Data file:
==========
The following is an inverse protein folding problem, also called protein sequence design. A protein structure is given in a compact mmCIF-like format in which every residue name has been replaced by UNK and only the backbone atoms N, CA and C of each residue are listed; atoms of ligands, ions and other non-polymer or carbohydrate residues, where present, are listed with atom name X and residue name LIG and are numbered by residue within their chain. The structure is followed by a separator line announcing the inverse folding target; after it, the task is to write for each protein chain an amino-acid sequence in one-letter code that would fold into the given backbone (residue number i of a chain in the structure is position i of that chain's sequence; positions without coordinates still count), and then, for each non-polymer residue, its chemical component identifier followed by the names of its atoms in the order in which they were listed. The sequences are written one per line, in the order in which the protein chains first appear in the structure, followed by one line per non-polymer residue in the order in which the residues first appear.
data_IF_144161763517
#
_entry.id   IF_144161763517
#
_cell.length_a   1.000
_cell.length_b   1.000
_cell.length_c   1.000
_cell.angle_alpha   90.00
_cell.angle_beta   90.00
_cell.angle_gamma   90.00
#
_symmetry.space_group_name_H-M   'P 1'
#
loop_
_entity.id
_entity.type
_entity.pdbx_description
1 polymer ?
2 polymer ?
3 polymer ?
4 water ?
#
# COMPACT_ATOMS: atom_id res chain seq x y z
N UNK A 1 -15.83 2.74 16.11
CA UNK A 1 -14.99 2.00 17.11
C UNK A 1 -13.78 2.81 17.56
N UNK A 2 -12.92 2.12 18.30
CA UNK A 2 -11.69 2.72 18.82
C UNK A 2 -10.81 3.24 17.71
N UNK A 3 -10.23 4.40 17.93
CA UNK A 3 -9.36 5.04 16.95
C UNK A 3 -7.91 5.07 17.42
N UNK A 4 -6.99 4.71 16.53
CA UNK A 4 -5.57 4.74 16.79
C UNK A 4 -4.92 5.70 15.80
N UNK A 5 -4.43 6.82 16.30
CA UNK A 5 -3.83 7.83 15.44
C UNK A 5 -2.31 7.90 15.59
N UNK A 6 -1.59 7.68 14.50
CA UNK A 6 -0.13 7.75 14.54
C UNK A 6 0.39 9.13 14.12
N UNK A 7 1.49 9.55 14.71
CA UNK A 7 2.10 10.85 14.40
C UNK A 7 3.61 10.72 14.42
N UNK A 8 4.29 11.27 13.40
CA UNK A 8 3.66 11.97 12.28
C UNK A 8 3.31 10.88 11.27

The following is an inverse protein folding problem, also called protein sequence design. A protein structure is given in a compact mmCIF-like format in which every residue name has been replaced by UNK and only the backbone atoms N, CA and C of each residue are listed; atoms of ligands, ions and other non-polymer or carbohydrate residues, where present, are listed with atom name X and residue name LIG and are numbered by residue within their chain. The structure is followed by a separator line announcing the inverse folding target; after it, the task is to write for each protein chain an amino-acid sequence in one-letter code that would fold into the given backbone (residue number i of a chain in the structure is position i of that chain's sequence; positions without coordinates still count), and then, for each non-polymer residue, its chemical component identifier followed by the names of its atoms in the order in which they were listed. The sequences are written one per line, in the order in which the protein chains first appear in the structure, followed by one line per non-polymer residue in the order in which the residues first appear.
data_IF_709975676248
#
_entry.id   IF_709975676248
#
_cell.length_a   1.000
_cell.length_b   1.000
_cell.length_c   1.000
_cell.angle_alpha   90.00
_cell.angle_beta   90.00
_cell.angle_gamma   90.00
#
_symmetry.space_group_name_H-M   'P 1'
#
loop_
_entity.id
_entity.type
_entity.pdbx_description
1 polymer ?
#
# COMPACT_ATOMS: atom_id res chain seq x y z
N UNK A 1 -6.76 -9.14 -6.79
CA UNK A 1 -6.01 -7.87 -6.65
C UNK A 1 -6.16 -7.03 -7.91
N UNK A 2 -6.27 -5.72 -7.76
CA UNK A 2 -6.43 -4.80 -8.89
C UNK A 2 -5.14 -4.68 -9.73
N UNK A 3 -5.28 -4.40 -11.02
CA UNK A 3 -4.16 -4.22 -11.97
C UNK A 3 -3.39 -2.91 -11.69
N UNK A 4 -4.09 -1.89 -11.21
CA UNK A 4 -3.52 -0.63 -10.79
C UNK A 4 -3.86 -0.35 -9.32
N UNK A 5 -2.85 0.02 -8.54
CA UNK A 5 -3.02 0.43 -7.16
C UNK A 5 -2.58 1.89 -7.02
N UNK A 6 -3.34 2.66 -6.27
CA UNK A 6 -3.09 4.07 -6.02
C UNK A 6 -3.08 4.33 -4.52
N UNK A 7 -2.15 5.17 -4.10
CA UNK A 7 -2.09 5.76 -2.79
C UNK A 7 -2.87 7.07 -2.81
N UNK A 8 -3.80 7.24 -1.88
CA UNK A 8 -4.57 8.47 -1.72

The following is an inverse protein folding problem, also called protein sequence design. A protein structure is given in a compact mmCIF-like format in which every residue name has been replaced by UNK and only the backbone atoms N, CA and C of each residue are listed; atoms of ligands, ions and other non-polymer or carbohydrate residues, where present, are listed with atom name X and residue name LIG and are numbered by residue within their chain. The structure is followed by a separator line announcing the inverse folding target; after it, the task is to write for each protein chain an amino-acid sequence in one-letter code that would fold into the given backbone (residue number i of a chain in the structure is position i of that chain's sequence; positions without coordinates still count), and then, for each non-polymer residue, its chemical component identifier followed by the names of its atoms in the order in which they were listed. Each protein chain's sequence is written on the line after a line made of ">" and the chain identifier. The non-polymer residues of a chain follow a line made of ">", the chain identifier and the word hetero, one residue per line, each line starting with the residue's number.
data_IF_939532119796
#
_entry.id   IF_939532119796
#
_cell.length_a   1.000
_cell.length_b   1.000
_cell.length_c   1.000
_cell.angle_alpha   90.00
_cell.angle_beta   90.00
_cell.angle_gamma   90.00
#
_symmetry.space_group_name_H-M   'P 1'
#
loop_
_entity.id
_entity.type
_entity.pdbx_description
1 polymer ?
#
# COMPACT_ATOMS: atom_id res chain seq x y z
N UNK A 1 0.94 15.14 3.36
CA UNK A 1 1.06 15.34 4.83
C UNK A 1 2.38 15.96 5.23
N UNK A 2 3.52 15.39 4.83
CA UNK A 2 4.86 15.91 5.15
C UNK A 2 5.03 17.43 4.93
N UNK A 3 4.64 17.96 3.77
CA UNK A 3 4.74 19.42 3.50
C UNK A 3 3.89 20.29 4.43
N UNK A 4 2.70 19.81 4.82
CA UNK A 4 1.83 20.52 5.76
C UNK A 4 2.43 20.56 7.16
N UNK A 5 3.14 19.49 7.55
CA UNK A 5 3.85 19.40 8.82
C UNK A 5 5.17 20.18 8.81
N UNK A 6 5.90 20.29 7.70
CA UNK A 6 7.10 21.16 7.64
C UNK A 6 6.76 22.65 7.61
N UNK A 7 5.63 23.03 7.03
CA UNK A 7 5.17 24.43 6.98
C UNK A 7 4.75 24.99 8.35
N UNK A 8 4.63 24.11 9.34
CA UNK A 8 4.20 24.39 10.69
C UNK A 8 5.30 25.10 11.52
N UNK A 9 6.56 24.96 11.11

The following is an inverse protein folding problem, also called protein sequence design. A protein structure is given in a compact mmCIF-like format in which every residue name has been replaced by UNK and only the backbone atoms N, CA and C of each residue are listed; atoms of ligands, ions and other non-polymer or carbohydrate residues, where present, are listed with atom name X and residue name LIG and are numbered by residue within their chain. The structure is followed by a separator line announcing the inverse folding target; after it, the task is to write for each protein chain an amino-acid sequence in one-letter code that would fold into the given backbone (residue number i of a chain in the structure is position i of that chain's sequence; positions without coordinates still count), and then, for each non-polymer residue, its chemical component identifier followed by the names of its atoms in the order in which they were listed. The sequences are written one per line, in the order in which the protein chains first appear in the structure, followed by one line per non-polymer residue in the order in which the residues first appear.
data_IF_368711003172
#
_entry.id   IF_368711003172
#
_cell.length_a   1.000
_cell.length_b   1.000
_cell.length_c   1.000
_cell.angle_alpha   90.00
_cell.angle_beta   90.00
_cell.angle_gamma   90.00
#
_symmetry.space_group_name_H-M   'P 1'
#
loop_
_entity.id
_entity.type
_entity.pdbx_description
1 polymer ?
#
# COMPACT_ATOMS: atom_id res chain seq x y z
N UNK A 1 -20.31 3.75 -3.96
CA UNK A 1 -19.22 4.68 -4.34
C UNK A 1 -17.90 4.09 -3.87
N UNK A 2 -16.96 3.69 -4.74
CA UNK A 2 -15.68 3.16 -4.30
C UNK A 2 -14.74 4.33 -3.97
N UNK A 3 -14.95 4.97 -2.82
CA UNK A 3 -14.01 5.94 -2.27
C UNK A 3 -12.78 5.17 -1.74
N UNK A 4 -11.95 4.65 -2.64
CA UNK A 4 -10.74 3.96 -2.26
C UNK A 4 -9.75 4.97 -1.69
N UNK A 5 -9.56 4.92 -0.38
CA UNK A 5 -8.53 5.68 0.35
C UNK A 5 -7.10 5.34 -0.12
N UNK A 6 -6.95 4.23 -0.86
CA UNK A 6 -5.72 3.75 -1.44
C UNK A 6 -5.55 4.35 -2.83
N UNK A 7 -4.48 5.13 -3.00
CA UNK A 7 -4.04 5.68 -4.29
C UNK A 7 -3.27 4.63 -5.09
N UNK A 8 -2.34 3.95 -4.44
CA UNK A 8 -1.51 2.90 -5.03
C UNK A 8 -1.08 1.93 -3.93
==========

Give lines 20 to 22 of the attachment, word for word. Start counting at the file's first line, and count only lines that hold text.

2 polymer ?
3 polymer ?
4 water ?